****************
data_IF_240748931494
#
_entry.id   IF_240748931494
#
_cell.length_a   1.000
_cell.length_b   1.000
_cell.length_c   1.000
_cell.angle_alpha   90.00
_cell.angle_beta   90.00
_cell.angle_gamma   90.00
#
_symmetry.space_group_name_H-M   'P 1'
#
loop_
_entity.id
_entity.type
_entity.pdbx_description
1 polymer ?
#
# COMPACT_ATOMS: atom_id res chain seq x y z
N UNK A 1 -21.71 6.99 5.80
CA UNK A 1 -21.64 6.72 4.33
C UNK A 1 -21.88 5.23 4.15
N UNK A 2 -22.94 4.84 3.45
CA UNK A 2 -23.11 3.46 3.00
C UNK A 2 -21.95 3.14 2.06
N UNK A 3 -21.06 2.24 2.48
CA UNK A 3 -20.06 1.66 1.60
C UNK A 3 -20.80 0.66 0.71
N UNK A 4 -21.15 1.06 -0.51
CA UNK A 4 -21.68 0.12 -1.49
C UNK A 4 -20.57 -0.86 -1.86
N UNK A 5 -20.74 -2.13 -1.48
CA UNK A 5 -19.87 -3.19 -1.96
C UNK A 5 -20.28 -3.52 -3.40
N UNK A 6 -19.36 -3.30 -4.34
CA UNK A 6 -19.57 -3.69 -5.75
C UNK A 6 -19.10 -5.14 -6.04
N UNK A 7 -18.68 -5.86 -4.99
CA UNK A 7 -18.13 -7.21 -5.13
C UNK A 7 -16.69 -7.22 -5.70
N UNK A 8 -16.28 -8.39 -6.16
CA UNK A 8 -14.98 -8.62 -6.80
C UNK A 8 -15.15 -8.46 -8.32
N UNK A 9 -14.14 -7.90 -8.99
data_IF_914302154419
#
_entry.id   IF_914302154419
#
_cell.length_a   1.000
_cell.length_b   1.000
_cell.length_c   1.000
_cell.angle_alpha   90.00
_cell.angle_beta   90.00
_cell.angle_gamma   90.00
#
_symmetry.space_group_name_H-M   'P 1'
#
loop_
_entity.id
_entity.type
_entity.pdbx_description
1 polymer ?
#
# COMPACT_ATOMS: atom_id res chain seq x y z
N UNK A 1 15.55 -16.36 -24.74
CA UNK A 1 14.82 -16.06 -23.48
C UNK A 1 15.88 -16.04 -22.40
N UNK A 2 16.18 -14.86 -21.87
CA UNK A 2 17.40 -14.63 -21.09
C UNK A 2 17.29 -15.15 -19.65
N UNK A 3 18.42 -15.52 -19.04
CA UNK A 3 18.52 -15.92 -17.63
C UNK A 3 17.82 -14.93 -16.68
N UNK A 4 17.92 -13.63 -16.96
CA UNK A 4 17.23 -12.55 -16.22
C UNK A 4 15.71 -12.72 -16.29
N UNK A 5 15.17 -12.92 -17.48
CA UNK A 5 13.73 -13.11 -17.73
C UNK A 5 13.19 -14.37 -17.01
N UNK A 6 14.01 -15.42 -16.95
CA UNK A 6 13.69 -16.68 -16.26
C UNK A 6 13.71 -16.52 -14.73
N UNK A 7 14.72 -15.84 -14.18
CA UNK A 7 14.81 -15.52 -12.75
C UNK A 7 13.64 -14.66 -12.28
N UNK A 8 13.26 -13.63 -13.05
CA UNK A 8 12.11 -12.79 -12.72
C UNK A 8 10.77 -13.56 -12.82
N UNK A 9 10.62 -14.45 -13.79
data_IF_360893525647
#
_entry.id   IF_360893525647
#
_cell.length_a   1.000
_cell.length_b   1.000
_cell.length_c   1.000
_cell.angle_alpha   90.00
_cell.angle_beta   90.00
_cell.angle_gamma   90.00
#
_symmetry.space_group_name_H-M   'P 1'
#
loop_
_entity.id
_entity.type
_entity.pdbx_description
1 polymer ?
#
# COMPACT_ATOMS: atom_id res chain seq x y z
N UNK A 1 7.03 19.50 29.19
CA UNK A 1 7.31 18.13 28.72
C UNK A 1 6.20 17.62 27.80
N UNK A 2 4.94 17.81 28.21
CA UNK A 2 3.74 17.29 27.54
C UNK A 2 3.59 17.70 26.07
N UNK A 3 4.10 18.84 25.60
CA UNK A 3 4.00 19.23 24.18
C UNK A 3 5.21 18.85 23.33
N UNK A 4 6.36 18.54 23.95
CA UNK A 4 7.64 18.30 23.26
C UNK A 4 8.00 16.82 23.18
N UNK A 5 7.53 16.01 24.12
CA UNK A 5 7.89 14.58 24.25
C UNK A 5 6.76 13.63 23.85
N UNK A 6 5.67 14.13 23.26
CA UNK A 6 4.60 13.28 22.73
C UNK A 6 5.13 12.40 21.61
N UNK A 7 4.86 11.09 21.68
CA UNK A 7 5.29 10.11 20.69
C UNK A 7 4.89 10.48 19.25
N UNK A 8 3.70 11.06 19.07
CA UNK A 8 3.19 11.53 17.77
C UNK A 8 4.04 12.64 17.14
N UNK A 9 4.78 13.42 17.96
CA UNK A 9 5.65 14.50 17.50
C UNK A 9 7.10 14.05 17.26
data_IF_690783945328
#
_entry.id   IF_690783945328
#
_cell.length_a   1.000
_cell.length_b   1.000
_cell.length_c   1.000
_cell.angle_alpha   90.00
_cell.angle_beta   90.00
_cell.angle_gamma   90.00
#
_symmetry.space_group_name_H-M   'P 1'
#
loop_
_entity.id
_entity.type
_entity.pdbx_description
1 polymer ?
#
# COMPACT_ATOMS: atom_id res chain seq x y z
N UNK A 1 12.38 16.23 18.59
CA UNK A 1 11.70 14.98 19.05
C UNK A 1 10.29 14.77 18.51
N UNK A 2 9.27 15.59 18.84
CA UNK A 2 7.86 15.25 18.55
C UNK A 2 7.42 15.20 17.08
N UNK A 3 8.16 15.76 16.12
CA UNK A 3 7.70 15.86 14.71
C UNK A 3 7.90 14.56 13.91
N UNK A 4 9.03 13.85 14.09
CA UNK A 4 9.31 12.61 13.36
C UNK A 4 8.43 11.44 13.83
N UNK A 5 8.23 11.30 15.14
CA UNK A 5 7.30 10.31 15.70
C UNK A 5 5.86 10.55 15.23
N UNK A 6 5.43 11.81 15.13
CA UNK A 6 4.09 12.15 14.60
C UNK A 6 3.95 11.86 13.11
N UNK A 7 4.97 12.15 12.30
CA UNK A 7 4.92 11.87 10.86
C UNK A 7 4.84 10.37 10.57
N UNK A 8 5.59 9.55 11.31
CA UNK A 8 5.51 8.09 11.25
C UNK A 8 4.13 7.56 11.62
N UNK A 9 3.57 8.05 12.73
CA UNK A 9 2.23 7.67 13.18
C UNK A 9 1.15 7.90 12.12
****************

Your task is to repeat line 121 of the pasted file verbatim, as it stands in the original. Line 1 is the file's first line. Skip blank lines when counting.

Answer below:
CA UNK A 4 7.64 18.30 23.26